Creatine & Brain Health
Creatine & Brain Health

Creatine & Brain Health

Creatine is one of the most-researched sports nutrition supplements and is known for its ability to enhance high-intensity exercise capacity, power, and lean muscle mass. However, researchers are also looking at the ability for creatine supplements to positively impact brain health.

Creatine and brain function

The brain is the highest consumer of energy in the human body, after muscles. In fact, the brain uses about 20% of your calorie intake, plus it runs 24/7, demanding a constant supply of energy! Just like muscles, information messengers called neurons – present in the brain and elsewhere – require energy to carry out important functions using electrical impulses and chemical signals <1>. The brain uses significant amounts of ATP to maintain membrane potentials and signaling capacity. Because creatine regenerates ATP, it plays an important role in normal brain function <4>.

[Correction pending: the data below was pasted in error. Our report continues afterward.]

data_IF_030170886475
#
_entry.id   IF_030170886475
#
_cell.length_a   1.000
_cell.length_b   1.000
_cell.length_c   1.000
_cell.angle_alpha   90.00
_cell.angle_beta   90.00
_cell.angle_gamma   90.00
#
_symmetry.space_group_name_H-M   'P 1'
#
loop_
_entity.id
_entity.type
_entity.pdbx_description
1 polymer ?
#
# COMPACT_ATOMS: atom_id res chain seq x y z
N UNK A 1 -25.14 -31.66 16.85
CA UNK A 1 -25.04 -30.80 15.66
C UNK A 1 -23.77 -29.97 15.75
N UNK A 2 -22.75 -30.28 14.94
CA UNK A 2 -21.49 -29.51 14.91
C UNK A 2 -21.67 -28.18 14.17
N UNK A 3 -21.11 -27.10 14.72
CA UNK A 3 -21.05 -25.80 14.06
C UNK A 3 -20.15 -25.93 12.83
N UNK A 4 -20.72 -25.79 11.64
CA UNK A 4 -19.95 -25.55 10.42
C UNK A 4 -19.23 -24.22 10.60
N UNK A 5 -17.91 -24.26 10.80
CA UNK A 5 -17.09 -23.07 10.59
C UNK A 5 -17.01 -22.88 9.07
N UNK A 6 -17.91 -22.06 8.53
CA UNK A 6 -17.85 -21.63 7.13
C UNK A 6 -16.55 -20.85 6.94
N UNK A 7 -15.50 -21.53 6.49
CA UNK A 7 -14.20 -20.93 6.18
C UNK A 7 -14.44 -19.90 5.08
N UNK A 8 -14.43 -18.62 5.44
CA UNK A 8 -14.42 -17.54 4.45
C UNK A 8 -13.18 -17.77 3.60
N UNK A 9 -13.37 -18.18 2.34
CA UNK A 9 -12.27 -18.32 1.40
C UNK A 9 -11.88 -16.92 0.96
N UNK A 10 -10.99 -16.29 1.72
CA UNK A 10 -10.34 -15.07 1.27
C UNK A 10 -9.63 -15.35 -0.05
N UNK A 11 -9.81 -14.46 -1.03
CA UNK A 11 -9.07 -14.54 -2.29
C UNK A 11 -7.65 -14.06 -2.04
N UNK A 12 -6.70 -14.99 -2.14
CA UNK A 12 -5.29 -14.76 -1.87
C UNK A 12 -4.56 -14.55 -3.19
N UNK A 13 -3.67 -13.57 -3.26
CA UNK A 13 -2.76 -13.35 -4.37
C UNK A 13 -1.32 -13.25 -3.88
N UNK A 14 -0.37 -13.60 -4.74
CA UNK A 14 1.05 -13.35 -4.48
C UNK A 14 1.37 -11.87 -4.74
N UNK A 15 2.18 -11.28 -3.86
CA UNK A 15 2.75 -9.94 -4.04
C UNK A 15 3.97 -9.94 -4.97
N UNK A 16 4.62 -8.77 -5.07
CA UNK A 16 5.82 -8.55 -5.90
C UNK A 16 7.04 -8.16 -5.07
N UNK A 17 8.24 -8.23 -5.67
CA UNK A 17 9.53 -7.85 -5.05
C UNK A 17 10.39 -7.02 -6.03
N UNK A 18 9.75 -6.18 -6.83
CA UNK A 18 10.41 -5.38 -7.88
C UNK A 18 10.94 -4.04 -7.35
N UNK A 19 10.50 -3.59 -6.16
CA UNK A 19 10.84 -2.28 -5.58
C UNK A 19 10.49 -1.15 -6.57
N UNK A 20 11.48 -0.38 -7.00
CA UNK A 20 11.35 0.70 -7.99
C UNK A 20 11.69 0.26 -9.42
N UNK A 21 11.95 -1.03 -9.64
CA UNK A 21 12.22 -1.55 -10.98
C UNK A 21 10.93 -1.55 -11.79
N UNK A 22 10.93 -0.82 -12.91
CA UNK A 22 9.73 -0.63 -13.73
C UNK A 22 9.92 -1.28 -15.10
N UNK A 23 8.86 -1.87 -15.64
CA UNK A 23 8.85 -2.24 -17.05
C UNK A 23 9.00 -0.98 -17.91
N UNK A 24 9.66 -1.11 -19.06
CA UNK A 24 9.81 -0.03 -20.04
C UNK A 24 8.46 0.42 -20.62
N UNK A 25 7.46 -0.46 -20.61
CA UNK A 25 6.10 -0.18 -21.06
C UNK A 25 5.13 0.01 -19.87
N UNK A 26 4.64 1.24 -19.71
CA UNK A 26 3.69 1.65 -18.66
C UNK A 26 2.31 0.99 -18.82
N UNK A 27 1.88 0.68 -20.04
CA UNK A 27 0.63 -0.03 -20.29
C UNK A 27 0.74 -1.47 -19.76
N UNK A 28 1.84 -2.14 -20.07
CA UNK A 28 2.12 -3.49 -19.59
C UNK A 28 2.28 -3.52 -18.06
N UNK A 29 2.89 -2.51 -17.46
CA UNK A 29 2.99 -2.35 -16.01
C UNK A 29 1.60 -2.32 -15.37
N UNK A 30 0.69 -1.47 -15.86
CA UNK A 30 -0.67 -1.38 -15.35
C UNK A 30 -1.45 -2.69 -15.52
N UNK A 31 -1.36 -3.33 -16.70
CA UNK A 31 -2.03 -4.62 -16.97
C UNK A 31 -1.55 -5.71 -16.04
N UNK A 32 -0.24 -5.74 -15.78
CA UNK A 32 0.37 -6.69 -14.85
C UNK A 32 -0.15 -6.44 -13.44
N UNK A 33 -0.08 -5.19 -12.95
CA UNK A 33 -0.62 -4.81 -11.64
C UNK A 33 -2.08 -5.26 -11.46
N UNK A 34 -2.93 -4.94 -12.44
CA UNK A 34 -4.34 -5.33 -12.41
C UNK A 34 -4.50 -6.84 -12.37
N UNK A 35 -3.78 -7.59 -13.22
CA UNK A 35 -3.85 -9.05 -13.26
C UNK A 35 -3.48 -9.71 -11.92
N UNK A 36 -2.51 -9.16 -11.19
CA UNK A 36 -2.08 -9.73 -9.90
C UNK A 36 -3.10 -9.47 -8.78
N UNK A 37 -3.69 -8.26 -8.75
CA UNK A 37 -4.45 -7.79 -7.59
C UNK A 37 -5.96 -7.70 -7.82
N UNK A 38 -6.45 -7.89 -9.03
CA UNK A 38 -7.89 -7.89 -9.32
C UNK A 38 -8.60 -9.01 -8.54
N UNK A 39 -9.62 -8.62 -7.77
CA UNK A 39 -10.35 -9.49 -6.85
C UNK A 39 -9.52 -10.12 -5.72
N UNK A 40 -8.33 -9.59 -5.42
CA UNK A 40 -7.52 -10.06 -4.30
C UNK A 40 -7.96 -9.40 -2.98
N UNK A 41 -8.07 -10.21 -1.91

Research shows that exogenously administered creatine (i.e. creatine supplementation) increases energy supply to neurons in healthy adults. Creatine can be both transported into the central nervous system from the periphery through the blood brain barrier, as would happen with creatine supplementation, but neurons can also endogenously synthesize creatine from amino acids <1>.